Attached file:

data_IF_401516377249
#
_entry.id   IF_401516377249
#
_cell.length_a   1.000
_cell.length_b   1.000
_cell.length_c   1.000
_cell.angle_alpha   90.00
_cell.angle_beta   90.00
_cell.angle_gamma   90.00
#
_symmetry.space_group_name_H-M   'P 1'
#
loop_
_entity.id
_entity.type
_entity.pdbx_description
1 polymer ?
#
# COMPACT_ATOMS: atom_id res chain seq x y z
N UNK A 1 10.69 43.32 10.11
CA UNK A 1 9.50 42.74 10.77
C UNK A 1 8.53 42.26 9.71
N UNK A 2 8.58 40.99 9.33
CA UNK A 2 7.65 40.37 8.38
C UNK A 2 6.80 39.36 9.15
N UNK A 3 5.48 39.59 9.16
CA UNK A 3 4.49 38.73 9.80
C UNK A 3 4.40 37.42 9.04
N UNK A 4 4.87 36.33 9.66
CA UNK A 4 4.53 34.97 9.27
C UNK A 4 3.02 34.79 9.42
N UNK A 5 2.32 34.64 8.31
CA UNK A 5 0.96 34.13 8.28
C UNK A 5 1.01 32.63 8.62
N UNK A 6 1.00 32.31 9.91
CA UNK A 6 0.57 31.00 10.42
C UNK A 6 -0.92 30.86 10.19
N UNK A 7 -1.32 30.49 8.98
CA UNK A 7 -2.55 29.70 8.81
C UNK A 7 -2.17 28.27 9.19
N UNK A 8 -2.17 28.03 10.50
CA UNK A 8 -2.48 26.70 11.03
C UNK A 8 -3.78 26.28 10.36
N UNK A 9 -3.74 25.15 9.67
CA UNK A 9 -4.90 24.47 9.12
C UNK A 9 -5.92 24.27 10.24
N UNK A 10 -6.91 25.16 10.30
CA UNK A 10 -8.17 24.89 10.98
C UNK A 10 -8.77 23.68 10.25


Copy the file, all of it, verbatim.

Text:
data_IF_401516377249
#
_entry.id   IF_401516377249
#
_cell.length_a   1.000
_cell.length_b   1.000
_cell.length_c   1.000
_cell.angle_alpha   90.00
_cell.angle_beta   90.00
_cell.angle_gamma   90.00
#
_symmetry.space_group_name_H-M   'P 1'
#
loop_
_entity.id
_entity.type
_entity.pdbx_description
1 polymer ?
#
# COMPACT_ATOMS: atom_id res chain seq x y z
N UNK A 1 10.69 43.32 10.11
CA UNK A 1 9.50 42.74 10.77
C UNK A 1 8.53 42.26 9.71
N UNK A 2 8.58 40.99 9.33
CA UNK A 2 7.65 40.37 8.38
C UNK A 2 6.80 39.36 9.15
N UNK A 3 5.48 39.59 9.16
CA UNK A 3 4.49 38.73 9.80
C UNK A 3 4.40 37.42 9.04
N UNK A 4 4.87 36.33 9.66
CA UNK A 4 4.53 34.97 9.27
C UNK A 4 3.02 34.79 9.42
N UNK A 5 2.32 34.64 8.31
CA UNK A 5 0.96 34.13 8.28
C UNK A 5 1.01 32.63 8.62
N UNK A 6 1.00 32.31 9.91
CA UNK A 6 0.57 31.00 10.42
C UNK A 6 -0.92 30.86 10.19
N UNK A 7 -1.32 30.49 8.98
CA UNK A 7 -2.55 29.70 8.81
C UNK A 7 -2.17 28.27 9.19
N UNK A 8 -2.17 28.03 10.50
CA UNK A 8 -2.48 26.70 11.03
C UNK A 8 -3.78 26.28 10.36
N UNK A 9 -3.74 25.15 9.67
CA UNK A 9 -4.90 24.47 9.12
C UNK A 9 -5.92 24.27 10.24
N UNK A 10 -6.91 25.16 10.30
CA UNK A 10 -8.17 24.89 10.98
C UNK A 10 -8.77 23.68 10.25